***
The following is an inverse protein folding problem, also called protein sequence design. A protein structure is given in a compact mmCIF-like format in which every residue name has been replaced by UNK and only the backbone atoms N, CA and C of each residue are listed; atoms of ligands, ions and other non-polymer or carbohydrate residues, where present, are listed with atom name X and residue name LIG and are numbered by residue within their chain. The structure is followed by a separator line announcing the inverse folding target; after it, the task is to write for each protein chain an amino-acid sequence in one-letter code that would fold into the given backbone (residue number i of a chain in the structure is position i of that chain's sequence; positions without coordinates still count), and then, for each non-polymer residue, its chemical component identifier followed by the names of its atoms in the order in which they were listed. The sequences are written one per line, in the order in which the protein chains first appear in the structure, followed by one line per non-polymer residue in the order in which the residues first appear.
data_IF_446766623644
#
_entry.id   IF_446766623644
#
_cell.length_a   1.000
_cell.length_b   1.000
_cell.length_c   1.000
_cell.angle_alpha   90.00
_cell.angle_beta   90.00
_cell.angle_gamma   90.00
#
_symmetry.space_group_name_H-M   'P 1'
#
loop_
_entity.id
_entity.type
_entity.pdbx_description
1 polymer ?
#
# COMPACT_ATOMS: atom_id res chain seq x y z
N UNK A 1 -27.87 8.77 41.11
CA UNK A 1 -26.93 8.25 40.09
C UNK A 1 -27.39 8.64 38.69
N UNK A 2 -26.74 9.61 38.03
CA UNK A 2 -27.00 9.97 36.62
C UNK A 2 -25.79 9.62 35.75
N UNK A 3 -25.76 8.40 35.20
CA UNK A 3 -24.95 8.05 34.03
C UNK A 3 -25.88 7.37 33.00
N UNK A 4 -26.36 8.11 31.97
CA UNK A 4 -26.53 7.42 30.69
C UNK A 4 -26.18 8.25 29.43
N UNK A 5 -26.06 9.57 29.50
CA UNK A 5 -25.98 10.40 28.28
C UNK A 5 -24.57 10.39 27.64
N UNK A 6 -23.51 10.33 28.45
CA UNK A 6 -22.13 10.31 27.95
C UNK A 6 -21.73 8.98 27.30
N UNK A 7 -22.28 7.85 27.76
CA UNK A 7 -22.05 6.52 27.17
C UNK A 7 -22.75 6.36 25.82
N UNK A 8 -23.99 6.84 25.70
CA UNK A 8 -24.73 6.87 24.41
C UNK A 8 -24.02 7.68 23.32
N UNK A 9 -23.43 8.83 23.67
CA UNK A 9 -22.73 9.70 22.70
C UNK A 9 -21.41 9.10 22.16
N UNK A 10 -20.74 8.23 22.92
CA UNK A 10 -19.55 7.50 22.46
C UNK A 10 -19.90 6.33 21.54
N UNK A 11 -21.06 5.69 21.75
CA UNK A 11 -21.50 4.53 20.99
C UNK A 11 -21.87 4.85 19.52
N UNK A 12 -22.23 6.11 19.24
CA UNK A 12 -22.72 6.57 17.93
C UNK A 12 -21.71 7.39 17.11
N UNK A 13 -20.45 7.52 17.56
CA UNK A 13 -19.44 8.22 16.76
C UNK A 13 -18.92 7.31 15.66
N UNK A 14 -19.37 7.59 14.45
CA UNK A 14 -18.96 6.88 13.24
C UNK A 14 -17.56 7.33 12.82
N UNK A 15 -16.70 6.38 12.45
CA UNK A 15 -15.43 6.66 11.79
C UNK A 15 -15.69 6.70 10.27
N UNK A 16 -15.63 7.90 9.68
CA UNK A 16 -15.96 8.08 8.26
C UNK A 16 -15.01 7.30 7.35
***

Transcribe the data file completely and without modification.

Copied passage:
The following is an inverse protein folding problem, also called protein sequence design. A protein structure is given in a compact mmCIF-like format in which every residue name has been replaced by UNK and only the backbone atoms N, CA and C of each residue are listed; atoms of ligands, ions and other non-polymer or carbohydrate residues, where present, are listed with atom name X and residue name LIG and are numbered by residue within their chain. The structure is followed by a separator line announcing the inverse folding target; after it, the task is to write for each protein chain an amino-acid sequence in one-letter code that would fold into the given backbone (residue number i of a chain in the structure is position i of that chain's sequence; positions without coordinates still count), and then, for each non-polymer residue, its chemical component identifier followed by the names of its atoms in the order in which they were listed. The sequences are written one per line, in the order in which the protein chains first appear in the structure, followed by one line per non-polymer residue in the order in which the residues first appear.
data_IF_446766623644
#
_entry.id   IF_446766623644
#
_cell.length_a   1.000
_cell.length_b   1.000
_cell.length_c   1.000
_cell.angle_alpha   90.00
_cell.angle_beta   90.00
_cell.angle_gamma   90.00
#
_symmetry.space_group_name_H-M   'P 1'
#
loop_
_entity.id
_entity.type
_entity.pdbx_description
1 polymer ?
#
# COMPACT_ATOMS: atom_id res chain seq x y z
N UNK A 1 -27.87 8.77 41.11
CA UNK A 1 -26.93 8.25 40.09
C UNK A 1 -27.39 8.64 38.69
N UNK A 2 -26.74 9.61 38.03
CA UNK A 2 -27.00 9.97 36.62
C UNK A 2 -25.79 9.62 35.75
N UNK A 3 -25.76 8.40 35.20
CA UNK A 3 -24.95 8.05 34.03
C UNK A 3 -25.88 7.37 33.00
N UNK A 4 -26.36 8.11 31.97
CA UNK A 4 -26.53 7.42 30.69
C UNK A 4 -26.18 8.25 29.43
N UNK A 5 -26.06 9.57 29.50
CA UNK A 5 -25.98 10.40 28.28
C UNK A 5 -24.57 10.39 27.64
N UNK A 6 -23.51 10.33 28.45
CA UNK A 6 -22.13 10.31 27.95
C UNK A 6 -21.73 8.98 27.30
N UNK A 7 -22.28 7.85 27.76
CA UNK A 7 -22.05 6.52 27.17
C UNK A 7 -22.75 6.36 25.82
N UNK A 8 -23.99 6.84 25.70
CA UNK A 8 -24.73 6.87 24.41
C UNK A 8 -24.02 7.68 23.32
N UNK A 9 -23.43 8.83 23.67
CA UNK A 9 -22.73 9.70 22.70
C UNK A 9 -21.41 9.10 22.16
N UNK A 10 -20.74 8.23 22.92
CA UNK A 10 -19.55 7.50 22.46
C UNK A 10 -19.90 6.33 21.54
N UNK A 11 -21.06 5.69 21.75
CA UNK A 11 -21.50 4.53 20.99
C UNK A 11 -21.87 4.85 19.52
N UNK A 12 -22.23 6.11 19.24
CA UNK A 12 -22.72 6.57 17.93
C UNK A 12 -21.71 7.39 17.11
N UNK A 13 -20.45 7.52 17.56
CA UNK A 13 -19.44 8.22 16.76
C UNK A 13 -18.92 7.31 15.66
N UNK A 14 -19.37 7.59 14.45
CA UNK A 14 -18.96 6.88 13.24
C UNK A 14 -17.56 7.33 12.82
N UNK A 15 -16.70 6.38 12.45
CA UNK A 15 -15.43 6.66 11.79
C UNK A 15 -15.69 6.70 10.27
N UNK A 16 -15.63 7.90 9.68
CA UNK A 16 -15.96 8.08 8.26
C UNK A 16 -15.01 7.30 7.35